There’s a shocking moment in the play ‘Assassins’ when a crazy woman gets a gun out of her handbag and fires it into the audience. Most of us have never seen a gun before, let alone had one pointed at us, so the gesture is unnerving.
I’ve grown up in a society where a gun is as invisible as a vampire, something you see on a movie screen but not in real life. That’s not to say they’re not a part of a British sub-culture now, but they’re still non-existent to most of us.
Consequently I very rarely mention them in books or stories I write because it doesn’t come naturally to me. Until I recently went to a firing range (see column passim) I had never touched a weapon.
I appreciate that it’s different in the USA because the right to bear arms is enshrined in the second amendment, and firearms hold a key position in American society because many believe individual gun ownership is a guarantor of democracy. The pioneer concept of having the ability to enforce the protection of one’s home is deeply engrained. (However, I was mugged at gunpoint in the US in 1984 in Los Angeles, and that wasn’t about the right to bear arms).
Recently it was announced that action movies of the gun-waving, car explosion kind have been faring badly, and social commentators have been exciting themselves with the idea that there may be a generational change in attitude, but I don’t think so – it’s just that the movies periodically rediscover the female tween audience, and violent films will return. How can it not when the NRA has a much higher budget than most UK universities?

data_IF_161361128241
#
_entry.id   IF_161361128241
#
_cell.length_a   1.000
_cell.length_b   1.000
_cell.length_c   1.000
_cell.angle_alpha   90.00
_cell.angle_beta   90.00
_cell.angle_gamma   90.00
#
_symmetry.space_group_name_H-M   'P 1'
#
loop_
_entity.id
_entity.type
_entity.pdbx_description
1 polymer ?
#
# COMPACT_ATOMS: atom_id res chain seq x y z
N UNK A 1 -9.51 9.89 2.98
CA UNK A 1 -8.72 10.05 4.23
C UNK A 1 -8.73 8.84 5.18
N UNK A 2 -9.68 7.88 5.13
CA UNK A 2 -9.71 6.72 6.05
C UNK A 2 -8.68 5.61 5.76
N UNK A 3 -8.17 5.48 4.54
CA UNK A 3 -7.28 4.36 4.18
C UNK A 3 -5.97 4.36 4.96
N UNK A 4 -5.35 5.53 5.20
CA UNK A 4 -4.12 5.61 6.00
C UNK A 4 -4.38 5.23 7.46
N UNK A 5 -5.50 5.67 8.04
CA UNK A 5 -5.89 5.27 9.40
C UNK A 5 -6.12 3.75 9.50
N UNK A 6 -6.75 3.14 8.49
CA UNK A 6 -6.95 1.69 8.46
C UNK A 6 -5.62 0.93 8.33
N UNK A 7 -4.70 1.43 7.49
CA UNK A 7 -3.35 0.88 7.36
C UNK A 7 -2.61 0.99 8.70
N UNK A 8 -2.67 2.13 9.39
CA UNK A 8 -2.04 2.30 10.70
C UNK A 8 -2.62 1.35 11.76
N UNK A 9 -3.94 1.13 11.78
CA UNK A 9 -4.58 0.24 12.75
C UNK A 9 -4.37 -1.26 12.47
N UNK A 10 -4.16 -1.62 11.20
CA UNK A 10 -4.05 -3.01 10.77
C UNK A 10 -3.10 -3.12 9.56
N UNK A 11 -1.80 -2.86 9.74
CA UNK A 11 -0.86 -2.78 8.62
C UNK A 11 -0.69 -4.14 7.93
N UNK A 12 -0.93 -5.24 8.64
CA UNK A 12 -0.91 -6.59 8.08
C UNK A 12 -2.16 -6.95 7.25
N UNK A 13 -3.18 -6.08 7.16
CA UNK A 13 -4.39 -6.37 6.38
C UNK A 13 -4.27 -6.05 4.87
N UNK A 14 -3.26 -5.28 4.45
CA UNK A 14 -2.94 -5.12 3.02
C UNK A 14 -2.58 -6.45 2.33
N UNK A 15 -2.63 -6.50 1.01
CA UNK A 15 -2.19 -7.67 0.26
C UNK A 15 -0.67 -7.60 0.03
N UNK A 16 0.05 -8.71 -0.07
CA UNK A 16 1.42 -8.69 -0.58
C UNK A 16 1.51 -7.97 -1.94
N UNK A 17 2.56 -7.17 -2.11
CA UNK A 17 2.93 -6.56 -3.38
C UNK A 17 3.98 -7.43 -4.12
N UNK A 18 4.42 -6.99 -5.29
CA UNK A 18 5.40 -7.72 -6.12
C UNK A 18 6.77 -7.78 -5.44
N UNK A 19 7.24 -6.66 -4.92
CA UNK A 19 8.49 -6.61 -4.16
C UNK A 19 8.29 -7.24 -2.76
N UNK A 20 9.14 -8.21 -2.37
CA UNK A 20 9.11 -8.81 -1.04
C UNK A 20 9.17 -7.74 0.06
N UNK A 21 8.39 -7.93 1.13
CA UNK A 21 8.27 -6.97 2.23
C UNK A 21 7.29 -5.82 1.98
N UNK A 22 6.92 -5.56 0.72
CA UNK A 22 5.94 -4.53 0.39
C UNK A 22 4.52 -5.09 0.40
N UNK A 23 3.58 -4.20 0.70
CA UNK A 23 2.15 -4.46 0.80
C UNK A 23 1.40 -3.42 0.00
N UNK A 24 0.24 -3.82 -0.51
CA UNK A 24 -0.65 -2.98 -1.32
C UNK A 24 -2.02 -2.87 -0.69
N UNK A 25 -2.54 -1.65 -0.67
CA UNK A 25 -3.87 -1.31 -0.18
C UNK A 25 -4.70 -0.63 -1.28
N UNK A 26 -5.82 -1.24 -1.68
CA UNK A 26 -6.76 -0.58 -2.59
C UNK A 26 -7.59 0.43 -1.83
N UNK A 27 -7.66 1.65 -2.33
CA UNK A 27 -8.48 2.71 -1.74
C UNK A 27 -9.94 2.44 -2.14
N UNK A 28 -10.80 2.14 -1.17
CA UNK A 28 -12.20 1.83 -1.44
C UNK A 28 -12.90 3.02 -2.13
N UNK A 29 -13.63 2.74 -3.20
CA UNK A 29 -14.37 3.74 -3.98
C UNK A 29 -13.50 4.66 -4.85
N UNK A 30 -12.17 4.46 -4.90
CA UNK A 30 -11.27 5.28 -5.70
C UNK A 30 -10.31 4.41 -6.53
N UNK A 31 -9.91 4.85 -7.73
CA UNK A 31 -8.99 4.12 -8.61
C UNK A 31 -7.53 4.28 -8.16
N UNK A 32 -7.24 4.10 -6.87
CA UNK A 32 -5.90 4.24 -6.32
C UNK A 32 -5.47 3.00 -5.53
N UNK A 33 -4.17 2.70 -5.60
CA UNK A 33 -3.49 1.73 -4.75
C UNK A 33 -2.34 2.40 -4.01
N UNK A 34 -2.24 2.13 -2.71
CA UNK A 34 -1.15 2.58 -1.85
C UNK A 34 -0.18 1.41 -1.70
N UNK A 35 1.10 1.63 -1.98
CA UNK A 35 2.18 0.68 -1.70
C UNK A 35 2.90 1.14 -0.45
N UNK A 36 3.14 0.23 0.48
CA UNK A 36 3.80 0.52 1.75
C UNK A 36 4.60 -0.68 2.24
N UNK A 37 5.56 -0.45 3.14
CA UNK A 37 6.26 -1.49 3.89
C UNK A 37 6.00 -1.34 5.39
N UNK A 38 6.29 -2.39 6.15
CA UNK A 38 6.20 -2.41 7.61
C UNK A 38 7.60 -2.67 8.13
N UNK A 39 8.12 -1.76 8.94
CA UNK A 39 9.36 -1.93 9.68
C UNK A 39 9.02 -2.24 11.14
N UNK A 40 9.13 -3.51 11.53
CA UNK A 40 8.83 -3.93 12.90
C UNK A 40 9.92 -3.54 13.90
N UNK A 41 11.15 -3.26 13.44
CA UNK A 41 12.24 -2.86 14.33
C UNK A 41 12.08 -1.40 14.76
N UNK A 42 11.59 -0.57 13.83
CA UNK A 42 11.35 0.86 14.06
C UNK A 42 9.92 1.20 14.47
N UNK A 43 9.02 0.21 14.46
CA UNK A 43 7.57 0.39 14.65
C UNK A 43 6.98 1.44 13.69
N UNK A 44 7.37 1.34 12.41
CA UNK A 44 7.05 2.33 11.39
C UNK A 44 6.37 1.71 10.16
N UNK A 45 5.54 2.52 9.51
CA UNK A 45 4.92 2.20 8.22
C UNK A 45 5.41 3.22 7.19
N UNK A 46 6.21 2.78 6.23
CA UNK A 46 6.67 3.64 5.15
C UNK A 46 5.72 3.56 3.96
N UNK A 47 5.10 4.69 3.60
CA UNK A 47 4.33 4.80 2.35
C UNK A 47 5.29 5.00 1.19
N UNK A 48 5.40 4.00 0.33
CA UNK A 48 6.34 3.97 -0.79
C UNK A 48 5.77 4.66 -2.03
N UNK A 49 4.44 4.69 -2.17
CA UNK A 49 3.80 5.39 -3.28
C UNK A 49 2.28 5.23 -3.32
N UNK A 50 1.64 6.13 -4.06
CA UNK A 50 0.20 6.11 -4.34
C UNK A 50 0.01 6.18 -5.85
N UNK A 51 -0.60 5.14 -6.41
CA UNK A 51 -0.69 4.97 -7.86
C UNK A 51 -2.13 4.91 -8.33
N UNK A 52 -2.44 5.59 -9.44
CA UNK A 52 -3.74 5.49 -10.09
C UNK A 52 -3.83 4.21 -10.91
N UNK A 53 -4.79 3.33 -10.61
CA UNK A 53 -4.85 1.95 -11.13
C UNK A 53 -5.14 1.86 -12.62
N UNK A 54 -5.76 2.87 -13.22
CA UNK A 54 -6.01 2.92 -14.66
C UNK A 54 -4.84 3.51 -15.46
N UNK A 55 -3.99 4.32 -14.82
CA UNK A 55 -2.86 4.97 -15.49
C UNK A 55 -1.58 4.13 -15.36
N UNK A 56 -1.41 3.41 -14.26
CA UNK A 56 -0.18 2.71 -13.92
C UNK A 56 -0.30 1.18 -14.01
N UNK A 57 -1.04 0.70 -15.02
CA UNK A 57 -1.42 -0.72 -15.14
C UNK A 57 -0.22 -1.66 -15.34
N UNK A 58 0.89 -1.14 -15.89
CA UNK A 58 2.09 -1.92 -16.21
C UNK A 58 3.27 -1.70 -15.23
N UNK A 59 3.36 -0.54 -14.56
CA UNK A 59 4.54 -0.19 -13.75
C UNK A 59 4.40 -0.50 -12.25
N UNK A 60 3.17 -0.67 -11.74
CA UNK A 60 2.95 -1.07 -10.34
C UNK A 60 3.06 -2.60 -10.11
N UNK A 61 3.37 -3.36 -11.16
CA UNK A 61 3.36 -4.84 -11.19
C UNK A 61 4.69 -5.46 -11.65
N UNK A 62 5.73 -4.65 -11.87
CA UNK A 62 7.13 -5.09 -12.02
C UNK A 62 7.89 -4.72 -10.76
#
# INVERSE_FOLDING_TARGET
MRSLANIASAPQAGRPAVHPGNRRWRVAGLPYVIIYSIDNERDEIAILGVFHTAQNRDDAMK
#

But a glance at the gun statistics is sobering. There are 90 guns for every 100 Americans and 85 shootings a day. The world league table of gun deaths puts the USA close to the top along with South Africa, Colombia and the Phillipines. Although tables are unreliable because some countries include attempted gun attacks, Britain remains near the bottom, somewhere between Lithuania and Denmark.
The point is that the USA leads the world’s richest countries in gun deaths whichever way you juggle statistics, and that doesn’t seem about the right to bear arms, but the right to commit crimes.
The NRA – a society that’s meant to promote the sport of hunting – has political clout, with so few opponents that it needs no publicity campaigns or lobbying groups. As the Guardian journalist in the US points out, ‘America’s relationship with guns is as deep and complex at home as it is perplexing abroad. The fact that most British police are not armed confounds even the most liberal here. And even though the nation is evenly split on whether there should be more gun control, every time there is a gun-related tragedy, whether it is the shootings in Arizona, Virgina Tech or any number of schools, the issue has been effectively removed from the electoral conversation.’
It’s a good argument for not promoting gun use in popular literature or movies – and one wonders if the current fad for supernatural stories is a deflection of the tradition gun-and-bomb laden adventure tale into something deliberately less realistic.